Though China is moving rapidly to curtail its own coal-fired generating capacity, the country is still happy to buy coal-powered electricity from Pakistan and keep up its investments in Canada’s tar sands/oil sands.
Parts of Pakistan already face severe smog, caused partly by coal-based industries in India’s neighbouring Punjab state. “Beyond causing acute ailments such as asthma, lung tissue damage, bronchial infections, and heart problems, the smog also resulted in dozens of fatal road accidents due to poor visibility,” King Abdulaziz University adjunct professor Fahad Saeed reports on The Conversation.
“Imagine, then, what will happen to the environment when Pakistan begins mining billions of tonnes of coal, in part due to its plan to open at least five new coal power plants by 2018 under a new agreement with China.”
While Pakistan only accounts for 0.43% of global greenhouse gas emissions, it’s among the world’s 10 most vulnerable countries to climate change. “The country is grappling with many issues, including receding glaciers, floods, heat waves, droughts, shifting weather patterns, and declining groundwater levels—and the list goes on,” he writes. “Agriculture, which comprises 21% of Pakistan’s GDP, 60% of exports, and employs 45% of the national labour force, is particularly vulnerable to climate change.” All of which leads the country’s climate specialists to “see the issue as a bigger threat than terrorism.”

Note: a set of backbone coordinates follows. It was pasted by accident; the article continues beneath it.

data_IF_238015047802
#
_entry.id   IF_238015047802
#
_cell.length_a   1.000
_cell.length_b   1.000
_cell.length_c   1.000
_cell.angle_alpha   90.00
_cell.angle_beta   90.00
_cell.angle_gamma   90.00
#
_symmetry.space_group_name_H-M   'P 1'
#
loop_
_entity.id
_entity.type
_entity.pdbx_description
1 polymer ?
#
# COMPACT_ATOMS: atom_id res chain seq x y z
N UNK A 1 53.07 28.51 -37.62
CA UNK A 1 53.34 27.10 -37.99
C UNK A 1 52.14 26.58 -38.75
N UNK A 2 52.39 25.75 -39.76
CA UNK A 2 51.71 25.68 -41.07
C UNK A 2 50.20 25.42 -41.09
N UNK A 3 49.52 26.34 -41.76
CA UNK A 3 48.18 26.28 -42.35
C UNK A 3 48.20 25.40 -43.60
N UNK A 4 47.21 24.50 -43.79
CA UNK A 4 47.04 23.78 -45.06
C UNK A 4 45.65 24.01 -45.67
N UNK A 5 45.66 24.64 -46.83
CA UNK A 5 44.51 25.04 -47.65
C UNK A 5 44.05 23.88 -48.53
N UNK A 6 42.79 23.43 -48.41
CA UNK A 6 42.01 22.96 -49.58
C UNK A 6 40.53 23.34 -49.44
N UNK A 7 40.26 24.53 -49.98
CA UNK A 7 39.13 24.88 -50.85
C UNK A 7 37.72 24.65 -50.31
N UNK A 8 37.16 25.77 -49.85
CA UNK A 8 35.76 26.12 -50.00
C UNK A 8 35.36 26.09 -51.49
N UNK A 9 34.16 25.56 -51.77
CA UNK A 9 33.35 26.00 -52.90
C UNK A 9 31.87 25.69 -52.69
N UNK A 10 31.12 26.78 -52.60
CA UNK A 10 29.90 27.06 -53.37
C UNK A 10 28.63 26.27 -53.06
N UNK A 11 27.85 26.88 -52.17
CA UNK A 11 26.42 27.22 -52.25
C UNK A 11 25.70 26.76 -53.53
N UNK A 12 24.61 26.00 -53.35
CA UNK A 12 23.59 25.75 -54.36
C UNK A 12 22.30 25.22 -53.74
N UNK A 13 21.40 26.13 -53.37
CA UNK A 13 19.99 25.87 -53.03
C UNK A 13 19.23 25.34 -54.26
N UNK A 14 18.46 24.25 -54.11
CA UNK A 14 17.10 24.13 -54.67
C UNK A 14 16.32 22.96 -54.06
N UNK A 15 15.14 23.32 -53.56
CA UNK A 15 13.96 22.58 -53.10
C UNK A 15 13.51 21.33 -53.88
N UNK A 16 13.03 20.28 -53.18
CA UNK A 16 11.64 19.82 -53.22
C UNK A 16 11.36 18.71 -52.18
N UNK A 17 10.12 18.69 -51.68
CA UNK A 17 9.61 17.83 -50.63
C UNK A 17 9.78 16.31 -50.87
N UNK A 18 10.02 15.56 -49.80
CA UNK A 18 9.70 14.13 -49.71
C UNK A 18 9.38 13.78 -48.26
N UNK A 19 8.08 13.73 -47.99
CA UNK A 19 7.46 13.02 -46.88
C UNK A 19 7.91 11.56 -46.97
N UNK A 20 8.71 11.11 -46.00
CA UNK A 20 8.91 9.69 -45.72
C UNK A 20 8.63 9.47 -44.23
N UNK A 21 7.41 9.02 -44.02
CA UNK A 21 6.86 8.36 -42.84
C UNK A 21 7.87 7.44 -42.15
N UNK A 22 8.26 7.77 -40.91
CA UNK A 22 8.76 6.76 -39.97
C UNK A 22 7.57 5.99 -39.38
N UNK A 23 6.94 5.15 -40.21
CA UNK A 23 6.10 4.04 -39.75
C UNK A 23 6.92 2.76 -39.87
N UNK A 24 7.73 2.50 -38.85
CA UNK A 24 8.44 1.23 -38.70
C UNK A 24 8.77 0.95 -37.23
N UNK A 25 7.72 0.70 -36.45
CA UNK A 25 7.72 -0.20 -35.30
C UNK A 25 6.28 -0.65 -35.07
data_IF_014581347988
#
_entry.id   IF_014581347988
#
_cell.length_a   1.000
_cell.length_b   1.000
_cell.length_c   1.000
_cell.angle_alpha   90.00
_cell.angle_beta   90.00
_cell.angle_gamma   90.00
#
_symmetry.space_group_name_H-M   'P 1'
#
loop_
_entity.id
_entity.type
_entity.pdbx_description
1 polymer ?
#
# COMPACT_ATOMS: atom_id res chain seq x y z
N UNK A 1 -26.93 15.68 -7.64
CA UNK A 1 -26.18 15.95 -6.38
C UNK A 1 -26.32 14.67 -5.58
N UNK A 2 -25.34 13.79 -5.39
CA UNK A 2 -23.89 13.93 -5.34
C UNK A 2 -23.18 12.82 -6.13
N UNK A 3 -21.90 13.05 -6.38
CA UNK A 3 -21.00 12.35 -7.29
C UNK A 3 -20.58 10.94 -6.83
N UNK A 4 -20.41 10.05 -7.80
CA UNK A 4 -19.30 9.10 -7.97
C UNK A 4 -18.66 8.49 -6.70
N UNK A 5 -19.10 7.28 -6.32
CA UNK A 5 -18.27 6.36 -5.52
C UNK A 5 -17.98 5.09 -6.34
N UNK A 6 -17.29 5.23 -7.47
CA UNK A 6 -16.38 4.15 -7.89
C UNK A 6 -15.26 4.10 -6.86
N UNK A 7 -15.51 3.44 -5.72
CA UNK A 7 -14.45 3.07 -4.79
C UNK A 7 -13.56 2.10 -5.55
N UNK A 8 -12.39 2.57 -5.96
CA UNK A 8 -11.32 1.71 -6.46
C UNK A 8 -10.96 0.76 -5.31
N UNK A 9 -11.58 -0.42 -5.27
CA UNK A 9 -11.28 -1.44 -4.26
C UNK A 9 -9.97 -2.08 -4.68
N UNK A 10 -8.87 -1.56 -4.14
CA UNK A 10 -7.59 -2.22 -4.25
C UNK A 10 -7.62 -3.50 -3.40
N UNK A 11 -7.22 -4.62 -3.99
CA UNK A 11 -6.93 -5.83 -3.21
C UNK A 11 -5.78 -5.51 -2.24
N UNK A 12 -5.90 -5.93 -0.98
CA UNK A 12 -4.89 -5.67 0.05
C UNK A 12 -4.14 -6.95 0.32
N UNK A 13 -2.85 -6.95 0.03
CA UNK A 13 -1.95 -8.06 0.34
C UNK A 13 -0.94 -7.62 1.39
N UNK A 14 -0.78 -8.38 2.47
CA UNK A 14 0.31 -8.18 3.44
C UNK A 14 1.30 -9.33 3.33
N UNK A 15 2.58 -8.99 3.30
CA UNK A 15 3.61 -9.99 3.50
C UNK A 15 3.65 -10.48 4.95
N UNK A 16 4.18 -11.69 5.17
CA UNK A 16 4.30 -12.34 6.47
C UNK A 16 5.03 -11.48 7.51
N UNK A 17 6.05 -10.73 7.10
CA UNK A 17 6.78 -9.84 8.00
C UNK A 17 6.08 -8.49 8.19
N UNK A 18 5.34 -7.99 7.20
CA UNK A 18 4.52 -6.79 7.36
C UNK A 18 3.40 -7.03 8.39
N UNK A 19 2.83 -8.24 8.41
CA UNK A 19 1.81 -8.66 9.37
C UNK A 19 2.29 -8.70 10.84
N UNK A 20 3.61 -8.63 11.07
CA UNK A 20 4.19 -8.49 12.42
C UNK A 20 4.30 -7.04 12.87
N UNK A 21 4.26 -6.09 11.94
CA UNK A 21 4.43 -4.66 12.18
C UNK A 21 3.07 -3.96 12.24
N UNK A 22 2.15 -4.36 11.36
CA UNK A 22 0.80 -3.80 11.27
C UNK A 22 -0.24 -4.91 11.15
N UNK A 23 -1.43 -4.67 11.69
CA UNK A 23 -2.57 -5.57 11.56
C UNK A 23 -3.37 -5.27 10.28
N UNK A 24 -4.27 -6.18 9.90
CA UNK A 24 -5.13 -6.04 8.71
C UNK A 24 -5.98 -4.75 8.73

Saeed cites a Natural Resources Defense Council report that criticizes China for investing $25 billion in worldwide coal projects between 2007 and 2015, the period in which it recognized the hazards of its own dependence on the climate-busting fossil fuel. “Most international financial institutions turned away from coal,” but “China established itself as Pakistan’s partner in developing the new coal power plants,” he writes, supporting US$27.6 billion in investments to build 7,560 megawatts of new coal capacity under the 2015 China Pakistan Economic Corridor (CPEC) initiative.
“In the guise of bringing energy, this investment will harm the air, water, public health, and environment of Pakistan,” he warns. “The costs and lifespans of such coal projects can stretch over decades, trapping developing nations in a system of carbon-intensive energy use.”
Saeed cites the 1,320-MW Port Qasim project near Karachi, a mega-city of 25 million people, for the “disastrous damage” it represents for health and the environment.
“Why is China, a leader in renewable energy technologies, investing in coal-based projects abroad?” he asks. “It may be a way to provide overseas business opportunities for Chinese coal plant equipment manufacturers, engineering, and construction companies,” but “Pakistan’s domestic interests are otherwise.”